The Palo Alto City Council is backing the Santa Clara Valley Water District's effort to extend its so-called Safe, Clean Water and Natural Flood Protection Plan for another 15 years.
Council members voted 8-0 in favor of a resolution supporting the plan Monday night and also called on the district to send it to voters on Nov. 6.
The plan would continue, but not raise, a special tax property owners currently pay to fund flood protection efforts and address water supply issues in the county.
The district's board of directors is expected to decide later this month whether to place the extended plan on the ballot, according to spokesman Rick Callender. The original plan passed by voters in 2000 is set to expire in 2016.
The plan earned the city council's backing largely because it now contains $35 million for key San Francisquito Creek flood control projects between Middlefield Road and the San Francisco Bay and $20 million for the preparation of tidal flood protection measures along the south shoreline of the Bay.
More specifically, the $35 million would provide 50-year flood protection, along with ecosystem and recreational benefits, between Middlefield Road and Highway 101 and 100-year flood protection between Highway 101 and the Bay, according to a report by Joe Teresi, a senior engineer with the city.
Voters appear willing to support an extension of the plan, according to Callender. Of 635 people polled, 69 percent
"I think there is a handy amount of support to move this along," Callender told the city council Monday.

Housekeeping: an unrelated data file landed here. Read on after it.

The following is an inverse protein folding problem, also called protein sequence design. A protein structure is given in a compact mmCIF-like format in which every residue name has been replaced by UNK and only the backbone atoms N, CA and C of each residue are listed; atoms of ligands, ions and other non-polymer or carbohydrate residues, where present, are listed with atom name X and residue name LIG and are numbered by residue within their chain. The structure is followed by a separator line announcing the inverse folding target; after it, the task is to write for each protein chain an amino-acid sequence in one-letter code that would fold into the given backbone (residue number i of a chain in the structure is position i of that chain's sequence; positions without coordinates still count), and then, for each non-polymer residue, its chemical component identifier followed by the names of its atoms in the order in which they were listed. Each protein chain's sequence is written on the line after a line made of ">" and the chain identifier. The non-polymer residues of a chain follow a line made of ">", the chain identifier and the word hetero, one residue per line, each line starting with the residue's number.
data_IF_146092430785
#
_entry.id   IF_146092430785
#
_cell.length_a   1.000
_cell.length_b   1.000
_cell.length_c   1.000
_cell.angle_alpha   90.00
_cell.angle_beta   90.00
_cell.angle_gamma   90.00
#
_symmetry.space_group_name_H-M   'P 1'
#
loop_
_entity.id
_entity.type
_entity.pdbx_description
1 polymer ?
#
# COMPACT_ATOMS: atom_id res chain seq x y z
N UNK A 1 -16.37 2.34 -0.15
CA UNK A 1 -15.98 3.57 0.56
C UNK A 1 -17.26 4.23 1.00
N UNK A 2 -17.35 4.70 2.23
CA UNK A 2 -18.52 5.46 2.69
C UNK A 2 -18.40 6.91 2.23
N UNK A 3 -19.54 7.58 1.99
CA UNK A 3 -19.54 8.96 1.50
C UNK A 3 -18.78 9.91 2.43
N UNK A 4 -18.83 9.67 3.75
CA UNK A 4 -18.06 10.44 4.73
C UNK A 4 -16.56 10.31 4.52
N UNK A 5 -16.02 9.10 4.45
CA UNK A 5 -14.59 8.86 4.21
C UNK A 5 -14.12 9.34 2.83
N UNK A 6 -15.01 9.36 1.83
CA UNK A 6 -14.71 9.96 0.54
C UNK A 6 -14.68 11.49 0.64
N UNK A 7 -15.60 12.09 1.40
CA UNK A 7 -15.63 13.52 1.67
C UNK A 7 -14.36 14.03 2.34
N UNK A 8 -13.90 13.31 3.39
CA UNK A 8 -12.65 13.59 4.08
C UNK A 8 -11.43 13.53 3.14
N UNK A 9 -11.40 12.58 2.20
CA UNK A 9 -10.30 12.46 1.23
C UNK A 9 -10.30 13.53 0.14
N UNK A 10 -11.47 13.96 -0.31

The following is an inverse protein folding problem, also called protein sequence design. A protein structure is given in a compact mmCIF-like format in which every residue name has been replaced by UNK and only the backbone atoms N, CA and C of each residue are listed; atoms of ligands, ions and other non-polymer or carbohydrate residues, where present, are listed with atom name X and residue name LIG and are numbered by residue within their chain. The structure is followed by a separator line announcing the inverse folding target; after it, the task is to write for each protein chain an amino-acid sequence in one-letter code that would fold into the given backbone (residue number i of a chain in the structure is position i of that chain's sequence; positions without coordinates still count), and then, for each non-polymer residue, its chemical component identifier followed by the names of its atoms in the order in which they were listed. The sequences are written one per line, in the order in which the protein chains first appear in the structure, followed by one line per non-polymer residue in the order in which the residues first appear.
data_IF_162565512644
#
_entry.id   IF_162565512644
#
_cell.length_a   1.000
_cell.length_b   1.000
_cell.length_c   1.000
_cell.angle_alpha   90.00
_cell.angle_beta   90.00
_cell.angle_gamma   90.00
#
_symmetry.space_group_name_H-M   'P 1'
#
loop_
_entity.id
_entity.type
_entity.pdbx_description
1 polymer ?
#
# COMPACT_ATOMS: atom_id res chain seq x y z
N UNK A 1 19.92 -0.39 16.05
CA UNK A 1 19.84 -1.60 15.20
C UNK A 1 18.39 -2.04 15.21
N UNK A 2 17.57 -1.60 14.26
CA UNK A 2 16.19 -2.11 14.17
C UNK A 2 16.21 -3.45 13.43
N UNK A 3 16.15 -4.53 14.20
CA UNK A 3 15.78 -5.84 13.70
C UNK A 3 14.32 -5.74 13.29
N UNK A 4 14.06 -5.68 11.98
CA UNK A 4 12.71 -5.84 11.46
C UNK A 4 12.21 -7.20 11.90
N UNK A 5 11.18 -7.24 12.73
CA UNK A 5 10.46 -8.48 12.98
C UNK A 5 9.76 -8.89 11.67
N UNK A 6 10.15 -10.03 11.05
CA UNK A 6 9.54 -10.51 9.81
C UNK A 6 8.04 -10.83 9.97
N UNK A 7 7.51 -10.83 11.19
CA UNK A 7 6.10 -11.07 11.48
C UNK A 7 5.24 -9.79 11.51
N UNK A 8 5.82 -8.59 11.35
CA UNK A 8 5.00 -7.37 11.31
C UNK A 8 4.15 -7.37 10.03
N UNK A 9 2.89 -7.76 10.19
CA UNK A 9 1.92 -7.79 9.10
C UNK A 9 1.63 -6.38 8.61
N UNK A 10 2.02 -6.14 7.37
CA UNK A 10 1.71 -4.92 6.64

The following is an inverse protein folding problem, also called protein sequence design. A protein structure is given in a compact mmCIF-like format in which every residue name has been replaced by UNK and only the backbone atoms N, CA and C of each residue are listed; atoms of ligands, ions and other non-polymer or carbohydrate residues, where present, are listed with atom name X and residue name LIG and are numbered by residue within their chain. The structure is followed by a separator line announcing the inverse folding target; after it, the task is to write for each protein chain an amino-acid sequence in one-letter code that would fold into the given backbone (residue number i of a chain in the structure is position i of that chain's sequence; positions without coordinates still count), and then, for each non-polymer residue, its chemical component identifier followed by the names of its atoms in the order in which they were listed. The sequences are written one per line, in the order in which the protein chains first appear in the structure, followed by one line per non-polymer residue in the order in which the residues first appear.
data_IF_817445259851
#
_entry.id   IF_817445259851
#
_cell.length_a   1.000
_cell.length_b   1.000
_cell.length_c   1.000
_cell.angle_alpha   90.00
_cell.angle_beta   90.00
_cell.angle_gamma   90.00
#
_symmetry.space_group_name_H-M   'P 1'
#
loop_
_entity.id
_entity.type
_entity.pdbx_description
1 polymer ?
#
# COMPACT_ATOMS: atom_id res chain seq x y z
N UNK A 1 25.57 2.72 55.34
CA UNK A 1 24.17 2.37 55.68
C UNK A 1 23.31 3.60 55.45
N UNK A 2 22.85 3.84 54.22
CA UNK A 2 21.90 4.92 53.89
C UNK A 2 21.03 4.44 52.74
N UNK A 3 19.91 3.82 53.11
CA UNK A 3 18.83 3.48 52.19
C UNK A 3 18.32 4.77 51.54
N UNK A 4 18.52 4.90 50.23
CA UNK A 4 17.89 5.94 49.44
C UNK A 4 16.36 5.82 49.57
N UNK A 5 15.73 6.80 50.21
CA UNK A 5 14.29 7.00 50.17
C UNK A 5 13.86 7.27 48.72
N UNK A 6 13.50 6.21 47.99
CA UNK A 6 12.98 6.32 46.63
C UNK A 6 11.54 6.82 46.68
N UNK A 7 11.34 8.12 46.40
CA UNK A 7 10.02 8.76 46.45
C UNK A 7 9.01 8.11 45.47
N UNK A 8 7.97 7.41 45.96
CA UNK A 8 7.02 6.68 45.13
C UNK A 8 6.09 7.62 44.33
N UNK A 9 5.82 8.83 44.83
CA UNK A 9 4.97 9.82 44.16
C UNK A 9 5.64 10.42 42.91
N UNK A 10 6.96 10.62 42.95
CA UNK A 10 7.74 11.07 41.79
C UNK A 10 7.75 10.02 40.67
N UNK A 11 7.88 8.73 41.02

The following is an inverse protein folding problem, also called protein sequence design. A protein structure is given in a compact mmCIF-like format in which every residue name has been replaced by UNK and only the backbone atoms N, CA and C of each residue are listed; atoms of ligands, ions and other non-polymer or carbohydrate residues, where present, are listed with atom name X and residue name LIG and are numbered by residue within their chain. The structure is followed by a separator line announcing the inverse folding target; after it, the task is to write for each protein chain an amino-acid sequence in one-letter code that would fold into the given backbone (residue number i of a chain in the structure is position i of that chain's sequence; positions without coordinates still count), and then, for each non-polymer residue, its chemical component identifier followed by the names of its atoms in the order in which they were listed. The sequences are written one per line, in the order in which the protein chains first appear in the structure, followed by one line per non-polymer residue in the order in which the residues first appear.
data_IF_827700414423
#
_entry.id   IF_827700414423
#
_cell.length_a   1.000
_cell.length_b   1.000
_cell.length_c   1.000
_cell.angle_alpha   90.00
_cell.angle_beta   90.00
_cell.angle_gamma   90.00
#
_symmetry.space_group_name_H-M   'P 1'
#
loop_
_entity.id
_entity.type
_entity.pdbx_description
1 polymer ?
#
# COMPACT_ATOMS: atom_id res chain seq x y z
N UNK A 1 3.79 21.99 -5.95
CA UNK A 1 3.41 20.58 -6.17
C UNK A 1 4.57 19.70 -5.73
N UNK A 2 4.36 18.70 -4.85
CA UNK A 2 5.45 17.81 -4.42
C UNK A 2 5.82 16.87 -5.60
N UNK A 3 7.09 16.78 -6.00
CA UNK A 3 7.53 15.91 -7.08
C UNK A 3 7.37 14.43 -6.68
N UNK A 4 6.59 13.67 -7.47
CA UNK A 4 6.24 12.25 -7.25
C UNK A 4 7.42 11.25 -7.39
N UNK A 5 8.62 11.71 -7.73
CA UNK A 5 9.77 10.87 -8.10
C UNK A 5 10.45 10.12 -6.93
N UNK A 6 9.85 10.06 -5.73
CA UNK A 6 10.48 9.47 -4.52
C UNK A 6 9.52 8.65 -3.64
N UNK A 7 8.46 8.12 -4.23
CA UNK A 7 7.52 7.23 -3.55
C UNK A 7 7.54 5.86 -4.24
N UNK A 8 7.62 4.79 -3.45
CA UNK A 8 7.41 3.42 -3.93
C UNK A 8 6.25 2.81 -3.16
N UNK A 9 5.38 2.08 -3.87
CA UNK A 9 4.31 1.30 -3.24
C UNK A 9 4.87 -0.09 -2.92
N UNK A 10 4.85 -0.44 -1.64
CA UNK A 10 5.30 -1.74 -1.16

The 2000 plan passed by voters authorized a special tax of $39 per year for a typical single-family parcel.
Due to annual inflation-based increase, the tax is now $55.84. If the extended plan is approved by voters, the new tax would replace the existing one in 2014 and last 15 years.
Passage of the plan could boost efforts by the San Francisquito Creek Joint Powers Authority to protect the cities of Palo Alto, East Palo Alto and Menlo Park from a 100-year flood, which has a 1 percent chance of happening in any given year, according to Teresi's report.
The agency was formed after the creek overflowed its banks in 1998 and caused millions in damages.
"Passage of the ballot measure and the implementation of the projects included in the plan would lay the foundation for a potential JPA-sponsored ballot measure to generate the remaining funds needed for additional flood protection projects that would provide 100-year flood protection upstream of Highway 101," the report said.
Council Member Gail Price was absent from the Monday meeting.
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